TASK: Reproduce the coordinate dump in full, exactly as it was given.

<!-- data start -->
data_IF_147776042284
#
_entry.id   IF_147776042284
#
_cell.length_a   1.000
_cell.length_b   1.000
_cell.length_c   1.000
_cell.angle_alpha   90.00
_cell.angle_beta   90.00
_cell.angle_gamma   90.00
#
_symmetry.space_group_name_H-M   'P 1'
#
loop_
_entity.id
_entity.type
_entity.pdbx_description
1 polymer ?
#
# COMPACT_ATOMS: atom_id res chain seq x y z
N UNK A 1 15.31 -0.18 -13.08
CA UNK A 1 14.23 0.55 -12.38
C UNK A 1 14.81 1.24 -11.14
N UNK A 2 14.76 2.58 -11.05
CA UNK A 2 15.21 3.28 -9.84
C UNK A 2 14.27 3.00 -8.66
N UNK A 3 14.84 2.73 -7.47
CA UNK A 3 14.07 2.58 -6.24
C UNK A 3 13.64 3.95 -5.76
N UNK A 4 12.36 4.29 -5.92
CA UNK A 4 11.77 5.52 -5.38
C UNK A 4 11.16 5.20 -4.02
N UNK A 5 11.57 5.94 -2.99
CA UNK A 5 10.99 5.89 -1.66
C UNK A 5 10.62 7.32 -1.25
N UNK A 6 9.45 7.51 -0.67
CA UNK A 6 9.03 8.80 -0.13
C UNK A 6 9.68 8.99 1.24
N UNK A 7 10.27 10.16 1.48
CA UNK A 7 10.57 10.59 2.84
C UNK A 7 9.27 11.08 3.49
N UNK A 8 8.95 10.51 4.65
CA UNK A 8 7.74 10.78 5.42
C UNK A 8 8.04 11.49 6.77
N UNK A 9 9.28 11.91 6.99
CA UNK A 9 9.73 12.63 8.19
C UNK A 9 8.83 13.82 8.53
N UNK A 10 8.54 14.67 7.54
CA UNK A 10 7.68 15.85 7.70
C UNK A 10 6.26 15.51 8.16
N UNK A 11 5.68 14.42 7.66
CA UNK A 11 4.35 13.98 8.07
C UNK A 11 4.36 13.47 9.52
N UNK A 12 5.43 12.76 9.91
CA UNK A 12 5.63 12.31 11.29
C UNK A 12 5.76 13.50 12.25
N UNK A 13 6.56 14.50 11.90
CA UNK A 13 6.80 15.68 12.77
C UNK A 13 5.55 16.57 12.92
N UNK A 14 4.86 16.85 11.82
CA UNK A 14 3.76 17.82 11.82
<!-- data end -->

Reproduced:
data_IF_147776042284
#
_entry.id   IF_147776042284
#
_cell.length_a   1.000
_cell.length_b   1.000
_cell.length_c   1.000
_cell.angle_alpha   90.00
_cell.angle_beta   90.00
_cell.angle_gamma   90.00
#
_symmetry.space_group_name_H-M   'P 1'
#
loop_
_entity.id
_entity.type
_entity.pdbx_description
1 polymer ?
#
# COMPACT_ATOMS: atom_id res chain seq x y z
N UNK A 1 15.31 -0.18 -13.08
CA UNK A 1 14.23 0.55 -12.38
C UNK A 1 14.81 1.24 -11.14
N UNK A 2 14.76 2.58 -11.05
CA UNK A 2 15.21 3.28 -9.84
C UNK A 2 14.27 3.00 -8.66
N UNK A 3 14.84 2.73 -7.47
CA UNK A 3 14.07 2.58 -6.24
C UNK A 3 13.64 3.95 -5.76
N UNK A 4 12.36 4.29 -5.92
CA UNK A 4 11.77 5.52 -5.38
C UNK A 4 11.16 5.20 -4.02
N UNK A 5 11.57 5.94 -2.99
CA UNK A 5 10.99 5.89 -1.66
C UNK A 5 10.62 7.32 -1.25
N UNK A 6 9.45 7.51 -0.67
CA UNK A 6 9.03 8.80 -0.13
C UNK A 6 9.68 8.99 1.24
N UNK A 7 10.27 10.16 1.48
CA UNK A 7 10.57 10.59 2.84
C UNK A 7 9.27 11.08 3.49
N UNK A 8 8.95 10.51 4.65
CA UNK A 8 7.74 10.78 5.42
C UNK A 8 8.04 11.49 6.77
N UNK A 9 9.28 11.91 6.99
CA UNK A 9 9.73 12.63 8.19
C UNK A 9 8.83 13.82 8.53
N UNK A 10 8.54 14.67 7.54
CA UNK A 10 7.68 15.85 7.70
C UNK A 10 6.26 15.51 8.16
N UNK A 11 5.68 14.42 7.66
CA UNK A 11 4.35 13.98 8.07
C UNK A 11 4.36 13.47 9.52
N UNK A 12 5.43 12.76 9.91
CA UNK A 12 5.63 12.31 11.29
C UNK A 12 5.76 13.50 12.25
N UNK A 13 6.56 14.50 11.90
CA UNK A 13 6.80 15.68 12.77
C UNK A 13 5.55 16.57 12.92
N UNK A 14 4.86 16.85 11.82
CA UNK A 14 3.76 17.82 11.82